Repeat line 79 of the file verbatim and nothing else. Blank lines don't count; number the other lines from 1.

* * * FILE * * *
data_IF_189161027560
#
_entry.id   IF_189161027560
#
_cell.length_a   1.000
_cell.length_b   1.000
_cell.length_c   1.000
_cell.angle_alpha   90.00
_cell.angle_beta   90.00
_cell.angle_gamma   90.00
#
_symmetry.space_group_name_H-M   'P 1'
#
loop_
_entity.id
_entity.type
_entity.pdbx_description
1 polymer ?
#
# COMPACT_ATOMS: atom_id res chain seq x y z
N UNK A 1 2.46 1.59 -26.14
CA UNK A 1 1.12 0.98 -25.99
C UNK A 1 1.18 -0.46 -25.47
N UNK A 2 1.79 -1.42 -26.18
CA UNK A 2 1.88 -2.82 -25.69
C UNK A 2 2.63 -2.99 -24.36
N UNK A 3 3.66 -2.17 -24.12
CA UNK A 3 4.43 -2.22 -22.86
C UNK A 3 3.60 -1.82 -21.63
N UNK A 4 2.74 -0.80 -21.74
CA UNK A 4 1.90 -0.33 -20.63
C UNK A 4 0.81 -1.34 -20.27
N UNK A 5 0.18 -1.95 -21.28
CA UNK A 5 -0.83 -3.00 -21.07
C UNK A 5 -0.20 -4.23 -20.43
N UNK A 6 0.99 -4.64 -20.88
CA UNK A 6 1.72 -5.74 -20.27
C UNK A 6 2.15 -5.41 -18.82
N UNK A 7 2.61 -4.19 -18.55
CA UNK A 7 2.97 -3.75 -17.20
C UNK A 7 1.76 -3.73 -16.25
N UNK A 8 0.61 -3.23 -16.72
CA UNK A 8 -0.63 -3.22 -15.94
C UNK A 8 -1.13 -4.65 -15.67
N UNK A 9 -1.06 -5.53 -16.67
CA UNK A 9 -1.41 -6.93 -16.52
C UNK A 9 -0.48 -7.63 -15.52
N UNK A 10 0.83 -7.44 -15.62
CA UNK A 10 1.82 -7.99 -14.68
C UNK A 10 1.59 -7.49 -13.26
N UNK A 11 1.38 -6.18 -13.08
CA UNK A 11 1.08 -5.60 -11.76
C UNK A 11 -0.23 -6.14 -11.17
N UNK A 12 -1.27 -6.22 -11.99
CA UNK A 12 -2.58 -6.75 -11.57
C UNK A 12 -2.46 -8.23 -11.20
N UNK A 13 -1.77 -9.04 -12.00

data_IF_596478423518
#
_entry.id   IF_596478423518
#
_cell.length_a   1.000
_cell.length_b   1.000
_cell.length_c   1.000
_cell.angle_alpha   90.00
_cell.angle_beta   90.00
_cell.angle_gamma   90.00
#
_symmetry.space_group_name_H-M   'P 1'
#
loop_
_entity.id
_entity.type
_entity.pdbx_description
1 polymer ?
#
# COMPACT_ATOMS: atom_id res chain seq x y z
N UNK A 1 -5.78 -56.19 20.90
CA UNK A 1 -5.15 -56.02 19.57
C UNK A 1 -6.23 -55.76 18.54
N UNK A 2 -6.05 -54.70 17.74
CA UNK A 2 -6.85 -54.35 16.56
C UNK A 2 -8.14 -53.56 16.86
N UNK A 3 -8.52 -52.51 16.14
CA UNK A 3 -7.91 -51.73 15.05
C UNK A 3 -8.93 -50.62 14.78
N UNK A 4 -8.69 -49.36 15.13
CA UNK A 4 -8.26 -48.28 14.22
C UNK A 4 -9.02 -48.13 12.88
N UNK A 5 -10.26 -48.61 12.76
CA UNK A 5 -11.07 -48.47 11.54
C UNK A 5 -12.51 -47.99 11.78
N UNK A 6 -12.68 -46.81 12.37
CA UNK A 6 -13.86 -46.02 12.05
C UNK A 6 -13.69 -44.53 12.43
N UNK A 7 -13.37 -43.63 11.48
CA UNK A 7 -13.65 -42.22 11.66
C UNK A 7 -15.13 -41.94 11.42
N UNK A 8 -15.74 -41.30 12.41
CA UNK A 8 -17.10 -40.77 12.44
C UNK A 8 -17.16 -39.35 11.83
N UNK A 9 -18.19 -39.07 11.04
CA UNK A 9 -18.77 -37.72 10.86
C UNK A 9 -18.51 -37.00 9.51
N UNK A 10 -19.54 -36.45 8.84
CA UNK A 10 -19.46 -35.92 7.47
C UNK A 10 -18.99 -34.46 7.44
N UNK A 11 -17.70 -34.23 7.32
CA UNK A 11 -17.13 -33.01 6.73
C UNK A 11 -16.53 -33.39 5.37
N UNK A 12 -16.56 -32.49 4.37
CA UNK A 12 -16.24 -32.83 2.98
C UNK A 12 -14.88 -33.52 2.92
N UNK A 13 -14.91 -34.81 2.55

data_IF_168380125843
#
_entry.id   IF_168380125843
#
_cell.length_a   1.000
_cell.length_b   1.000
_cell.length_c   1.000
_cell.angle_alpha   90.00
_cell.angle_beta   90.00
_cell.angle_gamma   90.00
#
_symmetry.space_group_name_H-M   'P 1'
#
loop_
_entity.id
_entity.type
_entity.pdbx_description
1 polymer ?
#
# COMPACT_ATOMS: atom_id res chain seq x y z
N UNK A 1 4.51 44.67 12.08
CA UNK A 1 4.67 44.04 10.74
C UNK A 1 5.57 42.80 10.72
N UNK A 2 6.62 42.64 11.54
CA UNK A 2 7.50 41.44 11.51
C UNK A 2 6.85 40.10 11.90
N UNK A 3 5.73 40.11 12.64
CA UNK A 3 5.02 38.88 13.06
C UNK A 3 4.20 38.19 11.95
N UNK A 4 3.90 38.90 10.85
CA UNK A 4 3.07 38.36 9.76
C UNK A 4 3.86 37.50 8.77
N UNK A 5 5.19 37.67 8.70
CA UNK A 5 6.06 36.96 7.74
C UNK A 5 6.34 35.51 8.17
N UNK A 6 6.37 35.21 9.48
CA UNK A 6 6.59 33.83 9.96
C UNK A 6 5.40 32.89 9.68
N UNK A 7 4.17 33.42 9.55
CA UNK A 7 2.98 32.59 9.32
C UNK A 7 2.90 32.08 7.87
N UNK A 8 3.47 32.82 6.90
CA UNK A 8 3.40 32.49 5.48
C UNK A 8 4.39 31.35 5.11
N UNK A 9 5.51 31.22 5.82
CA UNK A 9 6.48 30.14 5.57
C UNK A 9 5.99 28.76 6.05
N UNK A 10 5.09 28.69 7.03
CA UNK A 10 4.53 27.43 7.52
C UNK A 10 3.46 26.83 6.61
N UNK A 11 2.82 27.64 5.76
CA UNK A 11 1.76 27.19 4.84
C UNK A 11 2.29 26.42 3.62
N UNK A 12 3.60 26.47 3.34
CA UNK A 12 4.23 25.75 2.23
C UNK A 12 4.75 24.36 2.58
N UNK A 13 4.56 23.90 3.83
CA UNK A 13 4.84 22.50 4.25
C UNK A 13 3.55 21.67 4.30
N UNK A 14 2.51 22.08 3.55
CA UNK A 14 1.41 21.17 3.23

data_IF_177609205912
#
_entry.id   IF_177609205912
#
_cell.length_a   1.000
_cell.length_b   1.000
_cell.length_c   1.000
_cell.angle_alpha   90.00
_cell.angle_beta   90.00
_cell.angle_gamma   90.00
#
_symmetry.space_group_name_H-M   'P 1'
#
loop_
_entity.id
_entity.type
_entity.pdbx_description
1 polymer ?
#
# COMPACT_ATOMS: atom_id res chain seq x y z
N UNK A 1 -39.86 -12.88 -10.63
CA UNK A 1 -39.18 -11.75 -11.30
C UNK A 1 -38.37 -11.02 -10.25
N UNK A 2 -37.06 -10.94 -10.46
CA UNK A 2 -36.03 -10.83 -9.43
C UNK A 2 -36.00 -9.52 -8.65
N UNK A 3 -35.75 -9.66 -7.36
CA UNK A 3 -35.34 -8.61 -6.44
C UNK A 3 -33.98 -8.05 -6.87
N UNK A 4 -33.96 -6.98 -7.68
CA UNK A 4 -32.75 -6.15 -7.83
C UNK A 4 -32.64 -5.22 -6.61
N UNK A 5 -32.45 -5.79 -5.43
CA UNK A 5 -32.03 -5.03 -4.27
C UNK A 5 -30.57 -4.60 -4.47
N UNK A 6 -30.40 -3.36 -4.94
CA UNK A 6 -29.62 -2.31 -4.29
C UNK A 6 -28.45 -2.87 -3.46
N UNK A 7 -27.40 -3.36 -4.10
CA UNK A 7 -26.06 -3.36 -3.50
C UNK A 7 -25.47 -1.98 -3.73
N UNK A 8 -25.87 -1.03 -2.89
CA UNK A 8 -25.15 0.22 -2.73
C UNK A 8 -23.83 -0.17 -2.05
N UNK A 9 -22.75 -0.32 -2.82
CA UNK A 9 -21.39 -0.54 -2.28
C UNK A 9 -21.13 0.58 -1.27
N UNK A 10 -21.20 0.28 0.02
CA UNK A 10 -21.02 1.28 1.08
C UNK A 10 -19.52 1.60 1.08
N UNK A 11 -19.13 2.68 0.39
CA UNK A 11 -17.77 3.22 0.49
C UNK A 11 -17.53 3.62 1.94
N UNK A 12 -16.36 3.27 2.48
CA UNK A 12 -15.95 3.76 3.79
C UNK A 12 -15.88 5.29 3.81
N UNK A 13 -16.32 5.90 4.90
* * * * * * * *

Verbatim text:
CA UNK A 1 -5.15 -56.02 19.57